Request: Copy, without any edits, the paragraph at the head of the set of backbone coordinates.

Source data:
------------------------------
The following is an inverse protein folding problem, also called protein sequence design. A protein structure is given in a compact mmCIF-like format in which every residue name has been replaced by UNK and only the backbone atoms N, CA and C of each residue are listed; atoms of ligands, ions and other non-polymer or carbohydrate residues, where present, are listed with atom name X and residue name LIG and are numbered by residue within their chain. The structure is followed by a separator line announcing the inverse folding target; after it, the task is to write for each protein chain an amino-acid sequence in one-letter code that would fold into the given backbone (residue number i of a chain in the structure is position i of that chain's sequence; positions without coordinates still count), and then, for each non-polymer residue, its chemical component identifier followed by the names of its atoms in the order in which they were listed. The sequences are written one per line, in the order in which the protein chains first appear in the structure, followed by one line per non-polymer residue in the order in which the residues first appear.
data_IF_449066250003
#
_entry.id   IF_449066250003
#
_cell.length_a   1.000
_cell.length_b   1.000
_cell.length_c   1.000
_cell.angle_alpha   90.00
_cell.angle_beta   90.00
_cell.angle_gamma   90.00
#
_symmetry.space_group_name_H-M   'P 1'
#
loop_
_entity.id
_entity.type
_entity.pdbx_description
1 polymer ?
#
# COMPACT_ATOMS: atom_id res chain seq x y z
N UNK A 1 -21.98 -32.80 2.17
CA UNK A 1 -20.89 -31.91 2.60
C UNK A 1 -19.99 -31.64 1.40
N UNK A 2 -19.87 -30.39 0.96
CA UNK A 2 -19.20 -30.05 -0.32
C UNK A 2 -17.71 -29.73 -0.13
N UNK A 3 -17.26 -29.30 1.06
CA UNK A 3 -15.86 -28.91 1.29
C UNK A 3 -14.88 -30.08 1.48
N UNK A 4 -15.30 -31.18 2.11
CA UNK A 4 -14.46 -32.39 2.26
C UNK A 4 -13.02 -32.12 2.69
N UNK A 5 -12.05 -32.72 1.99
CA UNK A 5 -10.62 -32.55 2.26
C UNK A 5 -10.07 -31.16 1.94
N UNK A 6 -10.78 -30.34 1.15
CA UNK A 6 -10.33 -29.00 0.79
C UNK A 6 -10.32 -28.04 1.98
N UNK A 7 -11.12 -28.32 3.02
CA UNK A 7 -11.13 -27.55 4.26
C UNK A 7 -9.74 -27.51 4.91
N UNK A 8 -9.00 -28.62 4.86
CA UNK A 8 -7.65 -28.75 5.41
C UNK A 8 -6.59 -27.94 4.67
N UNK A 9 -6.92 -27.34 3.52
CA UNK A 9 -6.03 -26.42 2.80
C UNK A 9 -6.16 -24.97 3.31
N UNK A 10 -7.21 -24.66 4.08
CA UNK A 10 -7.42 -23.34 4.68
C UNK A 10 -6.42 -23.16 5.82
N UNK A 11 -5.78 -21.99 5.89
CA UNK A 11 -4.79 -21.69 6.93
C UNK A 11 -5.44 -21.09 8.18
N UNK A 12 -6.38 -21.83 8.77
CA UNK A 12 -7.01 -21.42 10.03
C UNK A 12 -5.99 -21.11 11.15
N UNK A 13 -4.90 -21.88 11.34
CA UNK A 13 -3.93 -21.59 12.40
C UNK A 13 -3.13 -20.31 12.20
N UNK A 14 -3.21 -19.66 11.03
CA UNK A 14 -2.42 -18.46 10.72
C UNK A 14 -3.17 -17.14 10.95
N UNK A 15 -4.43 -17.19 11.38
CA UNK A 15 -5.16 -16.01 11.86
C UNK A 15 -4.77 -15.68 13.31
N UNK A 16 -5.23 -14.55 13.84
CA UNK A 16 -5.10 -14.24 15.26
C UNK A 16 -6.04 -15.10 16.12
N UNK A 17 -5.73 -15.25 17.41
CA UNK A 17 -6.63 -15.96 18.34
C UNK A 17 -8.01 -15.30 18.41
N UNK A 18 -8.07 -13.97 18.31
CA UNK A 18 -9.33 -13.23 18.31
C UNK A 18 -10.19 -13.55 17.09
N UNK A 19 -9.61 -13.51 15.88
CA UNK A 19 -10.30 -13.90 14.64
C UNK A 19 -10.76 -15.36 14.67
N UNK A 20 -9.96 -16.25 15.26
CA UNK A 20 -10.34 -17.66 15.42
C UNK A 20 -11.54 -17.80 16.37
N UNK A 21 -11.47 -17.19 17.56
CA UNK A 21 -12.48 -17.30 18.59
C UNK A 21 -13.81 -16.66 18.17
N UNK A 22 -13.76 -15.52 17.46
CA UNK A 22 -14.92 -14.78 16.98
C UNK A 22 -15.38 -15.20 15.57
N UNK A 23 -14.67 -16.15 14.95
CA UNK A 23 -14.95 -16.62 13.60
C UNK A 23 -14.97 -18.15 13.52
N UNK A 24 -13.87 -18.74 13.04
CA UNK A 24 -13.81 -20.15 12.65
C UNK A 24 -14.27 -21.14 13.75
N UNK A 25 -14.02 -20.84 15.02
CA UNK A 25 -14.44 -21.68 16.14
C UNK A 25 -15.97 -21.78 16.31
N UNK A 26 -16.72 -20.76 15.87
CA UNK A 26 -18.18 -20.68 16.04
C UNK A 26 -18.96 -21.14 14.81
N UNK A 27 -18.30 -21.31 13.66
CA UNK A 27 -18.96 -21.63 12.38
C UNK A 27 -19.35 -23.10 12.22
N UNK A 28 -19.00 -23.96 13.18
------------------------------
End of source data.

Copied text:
The following is an inverse protein folding problem, also called protein sequence design. A protein structure is given in a compact mmCIF-like format in which every residue name has been replaced by UNK and only the backbone atoms N, CA and C of each residue are listed; atoms of ligands, ions and other non-polymer or carbohydrate residues, where present, are listed with atom name X and residue name LIG and are numbered by residue within their chain. The structure is followed by a separator line announcing the inverse folding target; after it, the task is to write for each protein chain an amino-acid sequence in one-letter code that would fold into the given backbone (residue number i of a chain in the structure is position i of that chain's sequence; positions without coordinates still count), and then, for each non-polymer residue, its chemical component identifier followed by the names of its atoms in the order in which they were listed. The sequences are written one per line, in the order in which the protein chains first appear in the structure, followed by one line per non-polymer residue in the order in which the residues first appear.